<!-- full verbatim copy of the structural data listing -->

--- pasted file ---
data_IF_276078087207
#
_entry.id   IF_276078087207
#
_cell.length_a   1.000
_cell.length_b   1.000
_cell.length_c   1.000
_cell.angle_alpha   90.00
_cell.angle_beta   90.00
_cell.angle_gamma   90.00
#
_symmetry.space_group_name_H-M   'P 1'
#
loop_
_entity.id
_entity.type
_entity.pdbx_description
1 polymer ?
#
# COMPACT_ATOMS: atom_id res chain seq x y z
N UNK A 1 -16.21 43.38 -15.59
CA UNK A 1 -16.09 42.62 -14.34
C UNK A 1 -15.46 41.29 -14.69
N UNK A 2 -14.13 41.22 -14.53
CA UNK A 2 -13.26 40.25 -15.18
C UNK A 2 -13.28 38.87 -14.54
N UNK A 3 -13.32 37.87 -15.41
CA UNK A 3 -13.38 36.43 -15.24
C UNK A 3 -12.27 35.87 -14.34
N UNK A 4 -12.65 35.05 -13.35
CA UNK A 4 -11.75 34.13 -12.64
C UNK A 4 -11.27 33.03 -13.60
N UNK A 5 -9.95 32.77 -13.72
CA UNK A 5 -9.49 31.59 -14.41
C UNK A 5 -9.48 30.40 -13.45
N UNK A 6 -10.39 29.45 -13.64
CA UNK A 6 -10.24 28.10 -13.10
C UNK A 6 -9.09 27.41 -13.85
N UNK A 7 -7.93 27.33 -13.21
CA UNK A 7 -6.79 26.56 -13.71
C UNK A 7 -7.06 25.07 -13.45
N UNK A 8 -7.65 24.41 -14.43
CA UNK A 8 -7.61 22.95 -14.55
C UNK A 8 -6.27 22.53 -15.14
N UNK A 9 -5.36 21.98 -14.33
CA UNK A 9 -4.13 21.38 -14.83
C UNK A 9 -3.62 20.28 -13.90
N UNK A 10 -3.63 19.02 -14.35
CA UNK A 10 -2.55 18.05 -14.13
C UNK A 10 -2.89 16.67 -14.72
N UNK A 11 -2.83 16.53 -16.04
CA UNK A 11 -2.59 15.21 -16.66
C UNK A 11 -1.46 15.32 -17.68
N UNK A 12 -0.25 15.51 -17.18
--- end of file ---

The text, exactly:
data_IF_276078087207
#
_entry.id   IF_276078087207
#
_cell.length_a   1.000
_cell.length_b   1.000
_cell.length_c   1.000
_cell.angle_alpha   90.00
_cell.angle_beta   90.00
_cell.angle_gamma   90.00
#
_symmetry.space_group_name_H-M   'P 1'
#
loop_
_entity.id
_entity.type
_entity.pdbx_description
1 polymer ?
#
# COMPACT_ATOMS: atom_id res chain seq x y z
N UNK A 1 -16.21 43.38 -15.59
CA UNK A 1 -16.09 42.62 -14.34
C UNK A 1 -15.46 41.29 -14.69
N UNK A 2 -14.13 41.22 -14.53
CA UNK A 2 -13.26 40.25 -15.18
C UNK A 2 -13.28 38.87 -14.54
N UNK A 3 -13.32 37.87 -15.41
CA UNK A 3 -13.38 36.43 -15.24
C UNK A 3 -12.27 35.87 -14.34
N UNK A 4 -12.65 35.05 -13.35
CA UNK A 4 -11.75 34.13 -12.64
C UNK A 4 -11.27 33.03 -13.60
N UNK A 5 -9.95 32.77 -13.72
CA UNK A 5 -9.49 31.59 -14.41
C UNK A 5 -9.48 30.40 -13.45
N UNK A 6 -10.39 29.45 -13.64
CA UNK A 6 -10.24 28.10 -13.10
C UNK A 6 -9.09 27.41 -13.85
N UNK A 7 -7.93 27.33 -13.21
CA UNK A 7 -6.79 26.56 -13.71
C UNK A 7 -7.06 25.07 -13.45
N UNK A 8 -7.65 24.41 -14.43
CA UNK A 8 -7.61 22.95 -14.55
C UNK A 8 -6.27 22.53 -15.14
N UNK A 9 -5.36 21.98 -14.33
CA UNK A 9 -4.13 21.38 -14.83
C UNK A 9 -3.62 20.28 -13.90
N UNK A 10 -3.63 19.02 -14.35
CA UNK A 10 -2.55 18.05 -14.13
C UNK A 10 -2.89 16.67 -14.72
N UNK A 11 -2.83 16.53 -16.04
CA UNK A 11 -2.59 15.21 -16.66
C UNK A 11 -1.46 15.32 -17.68
N UNK A 12 -0.25 15.51 -17.18